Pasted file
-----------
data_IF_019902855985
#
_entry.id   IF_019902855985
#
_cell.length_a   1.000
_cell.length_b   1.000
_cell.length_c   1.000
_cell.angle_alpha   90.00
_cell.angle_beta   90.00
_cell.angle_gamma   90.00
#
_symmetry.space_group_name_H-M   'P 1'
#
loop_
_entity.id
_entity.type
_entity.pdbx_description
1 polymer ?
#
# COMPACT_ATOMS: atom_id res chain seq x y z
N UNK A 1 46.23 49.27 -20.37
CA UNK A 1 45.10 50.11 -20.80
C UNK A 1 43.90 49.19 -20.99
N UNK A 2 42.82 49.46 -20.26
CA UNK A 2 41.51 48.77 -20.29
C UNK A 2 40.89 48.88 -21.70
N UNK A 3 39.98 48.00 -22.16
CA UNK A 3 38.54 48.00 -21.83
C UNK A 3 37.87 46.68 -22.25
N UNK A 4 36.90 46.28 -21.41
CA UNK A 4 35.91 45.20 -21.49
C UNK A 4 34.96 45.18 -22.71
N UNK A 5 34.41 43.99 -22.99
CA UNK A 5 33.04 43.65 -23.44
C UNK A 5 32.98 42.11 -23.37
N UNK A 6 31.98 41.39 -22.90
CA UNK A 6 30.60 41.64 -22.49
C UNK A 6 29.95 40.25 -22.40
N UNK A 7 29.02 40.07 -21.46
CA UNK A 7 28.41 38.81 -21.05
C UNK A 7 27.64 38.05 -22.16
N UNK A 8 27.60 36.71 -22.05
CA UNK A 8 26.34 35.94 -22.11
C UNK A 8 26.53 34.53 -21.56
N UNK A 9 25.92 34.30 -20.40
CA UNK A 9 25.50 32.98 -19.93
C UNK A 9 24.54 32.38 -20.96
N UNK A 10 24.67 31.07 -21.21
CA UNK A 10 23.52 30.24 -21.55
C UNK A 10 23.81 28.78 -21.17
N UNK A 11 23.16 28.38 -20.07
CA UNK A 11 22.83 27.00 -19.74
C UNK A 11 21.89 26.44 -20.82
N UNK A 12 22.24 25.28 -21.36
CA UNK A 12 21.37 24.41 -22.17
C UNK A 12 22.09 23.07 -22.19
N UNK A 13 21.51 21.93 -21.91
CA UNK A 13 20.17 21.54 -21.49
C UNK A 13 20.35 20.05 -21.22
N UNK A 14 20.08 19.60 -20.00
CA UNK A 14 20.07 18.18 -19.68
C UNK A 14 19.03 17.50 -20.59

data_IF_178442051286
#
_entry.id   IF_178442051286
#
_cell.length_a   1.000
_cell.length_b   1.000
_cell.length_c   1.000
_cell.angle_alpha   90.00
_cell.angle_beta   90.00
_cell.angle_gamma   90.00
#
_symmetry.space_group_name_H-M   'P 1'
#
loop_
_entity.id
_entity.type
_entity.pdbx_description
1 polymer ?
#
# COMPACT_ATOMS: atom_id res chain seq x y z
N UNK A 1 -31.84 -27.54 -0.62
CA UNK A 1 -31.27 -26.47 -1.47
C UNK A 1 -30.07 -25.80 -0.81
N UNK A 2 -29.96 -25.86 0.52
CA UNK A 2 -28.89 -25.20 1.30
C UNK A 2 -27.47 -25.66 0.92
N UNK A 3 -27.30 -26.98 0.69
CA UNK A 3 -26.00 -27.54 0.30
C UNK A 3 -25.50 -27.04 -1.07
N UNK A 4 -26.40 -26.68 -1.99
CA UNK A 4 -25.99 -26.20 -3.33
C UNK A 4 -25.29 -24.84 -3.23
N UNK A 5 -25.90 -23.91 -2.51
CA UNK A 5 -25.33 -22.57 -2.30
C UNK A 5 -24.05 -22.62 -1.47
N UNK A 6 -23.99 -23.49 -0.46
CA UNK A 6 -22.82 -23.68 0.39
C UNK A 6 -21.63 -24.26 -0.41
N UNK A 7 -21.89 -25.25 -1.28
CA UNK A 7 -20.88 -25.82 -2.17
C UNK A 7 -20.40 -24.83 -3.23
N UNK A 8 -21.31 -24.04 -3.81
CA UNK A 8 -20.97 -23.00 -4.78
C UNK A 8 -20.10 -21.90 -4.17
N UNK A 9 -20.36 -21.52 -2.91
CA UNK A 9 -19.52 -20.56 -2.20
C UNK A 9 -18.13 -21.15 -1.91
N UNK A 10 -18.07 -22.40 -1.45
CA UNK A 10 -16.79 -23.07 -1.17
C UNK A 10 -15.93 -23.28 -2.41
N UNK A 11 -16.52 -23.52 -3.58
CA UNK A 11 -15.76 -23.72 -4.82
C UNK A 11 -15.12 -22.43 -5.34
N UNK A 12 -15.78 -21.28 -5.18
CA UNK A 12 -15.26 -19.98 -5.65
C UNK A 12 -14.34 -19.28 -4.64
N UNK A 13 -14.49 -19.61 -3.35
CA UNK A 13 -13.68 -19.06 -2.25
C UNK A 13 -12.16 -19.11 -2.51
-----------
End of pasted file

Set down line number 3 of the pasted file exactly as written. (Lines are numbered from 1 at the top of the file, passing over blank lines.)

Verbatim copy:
_entry.id   IF_019902855985